The power for mischief is in a manipulated foreign policy which exploits the resources of the defenseless around the world for the benefit of a minority of industry leeches; in a trumped-up, bloody invasion of a sovereign country and in the theft of its oil and its resources, and in the occupation and auctioning of the vanquished country's industry away from its citizens.
The mischief's in the shackling of countless generations of Americans to a corporate agenda of U.S. world domination, supported by the perpetual sacrifice of the lives and blood of generations of our sons and daughters in a continuous world war for the furtherance and consolidation of their monied empire; at the expense of our lives and the product of our sacrifices; to our country's detriment, and to the instability and insecurity of the entire world.
We must care enough to involve ourselves in every instigation of democracy which confronts us. Our government is a reflection of everything we choose to neglect along with every cynical impulse we project. As Bill Clinton once said, "cynicism is a luxury."
Those in power who are motivated by greed will show up every day to collect their share, and ours as well. We cannot afford to turn away and let all of the negative influences have the floor to themselves. We have to come to grips with our individual responsibility to vigilance. We have to show up every day to make certain the government is representing all of the people; not just the corporate few who show up every day to collect our money. They will always fill the halls of Congress with their favors, bribes, and obstruction. As my old friend, Guy Washington used to say, "Good always leaves, but bad comes to stay."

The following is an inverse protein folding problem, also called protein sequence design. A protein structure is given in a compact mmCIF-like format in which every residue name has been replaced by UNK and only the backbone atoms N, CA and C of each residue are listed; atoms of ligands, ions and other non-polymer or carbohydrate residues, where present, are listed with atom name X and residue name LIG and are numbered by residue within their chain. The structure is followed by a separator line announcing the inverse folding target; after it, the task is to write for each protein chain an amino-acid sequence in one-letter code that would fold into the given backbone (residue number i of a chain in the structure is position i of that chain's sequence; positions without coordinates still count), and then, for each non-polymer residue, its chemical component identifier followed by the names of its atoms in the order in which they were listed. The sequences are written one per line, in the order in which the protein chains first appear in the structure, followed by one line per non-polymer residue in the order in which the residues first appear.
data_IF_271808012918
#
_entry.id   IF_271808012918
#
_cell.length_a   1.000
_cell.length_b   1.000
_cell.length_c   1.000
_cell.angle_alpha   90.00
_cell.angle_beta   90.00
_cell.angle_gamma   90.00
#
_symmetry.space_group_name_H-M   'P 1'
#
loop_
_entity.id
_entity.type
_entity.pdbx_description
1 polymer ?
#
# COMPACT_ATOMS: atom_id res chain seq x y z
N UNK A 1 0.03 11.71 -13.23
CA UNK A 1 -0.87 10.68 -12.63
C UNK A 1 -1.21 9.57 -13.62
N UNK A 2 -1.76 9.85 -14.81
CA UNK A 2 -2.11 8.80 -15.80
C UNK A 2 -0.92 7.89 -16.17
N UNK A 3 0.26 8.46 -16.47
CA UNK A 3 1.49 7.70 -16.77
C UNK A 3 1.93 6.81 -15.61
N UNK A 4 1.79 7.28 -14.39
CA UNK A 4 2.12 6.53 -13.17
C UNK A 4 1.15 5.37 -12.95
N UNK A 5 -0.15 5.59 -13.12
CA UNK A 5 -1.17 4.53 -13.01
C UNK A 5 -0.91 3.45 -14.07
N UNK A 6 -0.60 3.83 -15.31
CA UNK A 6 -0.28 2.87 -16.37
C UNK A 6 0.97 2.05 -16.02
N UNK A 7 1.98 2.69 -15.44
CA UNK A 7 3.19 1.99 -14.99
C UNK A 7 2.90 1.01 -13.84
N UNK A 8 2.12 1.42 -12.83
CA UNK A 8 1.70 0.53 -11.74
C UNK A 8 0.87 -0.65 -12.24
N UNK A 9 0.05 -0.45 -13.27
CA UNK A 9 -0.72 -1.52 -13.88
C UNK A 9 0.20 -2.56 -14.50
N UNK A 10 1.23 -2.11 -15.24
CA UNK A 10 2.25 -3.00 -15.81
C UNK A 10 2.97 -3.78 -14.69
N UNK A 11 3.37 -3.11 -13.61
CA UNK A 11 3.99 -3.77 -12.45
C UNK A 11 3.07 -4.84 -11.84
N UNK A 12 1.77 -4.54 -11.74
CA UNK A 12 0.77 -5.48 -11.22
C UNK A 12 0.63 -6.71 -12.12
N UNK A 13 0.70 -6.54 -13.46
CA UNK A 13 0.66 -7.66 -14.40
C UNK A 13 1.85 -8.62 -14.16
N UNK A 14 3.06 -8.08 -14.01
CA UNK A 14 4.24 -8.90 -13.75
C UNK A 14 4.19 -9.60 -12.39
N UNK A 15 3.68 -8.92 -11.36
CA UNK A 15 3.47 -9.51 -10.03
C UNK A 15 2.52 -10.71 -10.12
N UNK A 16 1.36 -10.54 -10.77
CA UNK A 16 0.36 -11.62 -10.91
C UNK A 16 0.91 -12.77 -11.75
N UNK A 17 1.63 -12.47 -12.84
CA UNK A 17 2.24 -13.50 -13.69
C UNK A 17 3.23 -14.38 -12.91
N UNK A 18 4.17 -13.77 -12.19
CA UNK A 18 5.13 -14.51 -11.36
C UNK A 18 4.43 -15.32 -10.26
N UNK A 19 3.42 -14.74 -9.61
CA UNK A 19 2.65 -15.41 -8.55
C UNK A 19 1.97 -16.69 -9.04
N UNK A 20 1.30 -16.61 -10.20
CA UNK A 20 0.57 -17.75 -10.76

"While the people retain their virtue and vigilance," Abraham Lincoln once said, "no administration, by any extreme of wickedness or folly, can very seriously injure the government in the short space of four years."
Through our virtue and our vigilance we must continue to advocate and petition our government to work for peace - here in the United States and around the world - with our voices, with our written appeals and protests, and with our actions. Through our virtue and our vigilance we must keep ourselves informed about those issues and concerns which we entrust to the bidding of those in Congress; and we must thoroughly involve ourselves in the process of resolving those issues and concerns in tandem with our legislators by challenging ourselves to read, watch and listen; with a respect and a desire for understanding of differing views and opinions in our deliberation and debate.
Through our virtue and our vigilance we must, in our respect for democracy, value and protect the right to vote. With our full participation in the voting process - before, during, and after - we promote respect for our nation and each other, and help ensure an equal chance for representation for all of our citizens in the deliberations of our government. Our vote is the instrument of our collective conscience and our warrant to the realization of our freedom, our liberty, and our well-being.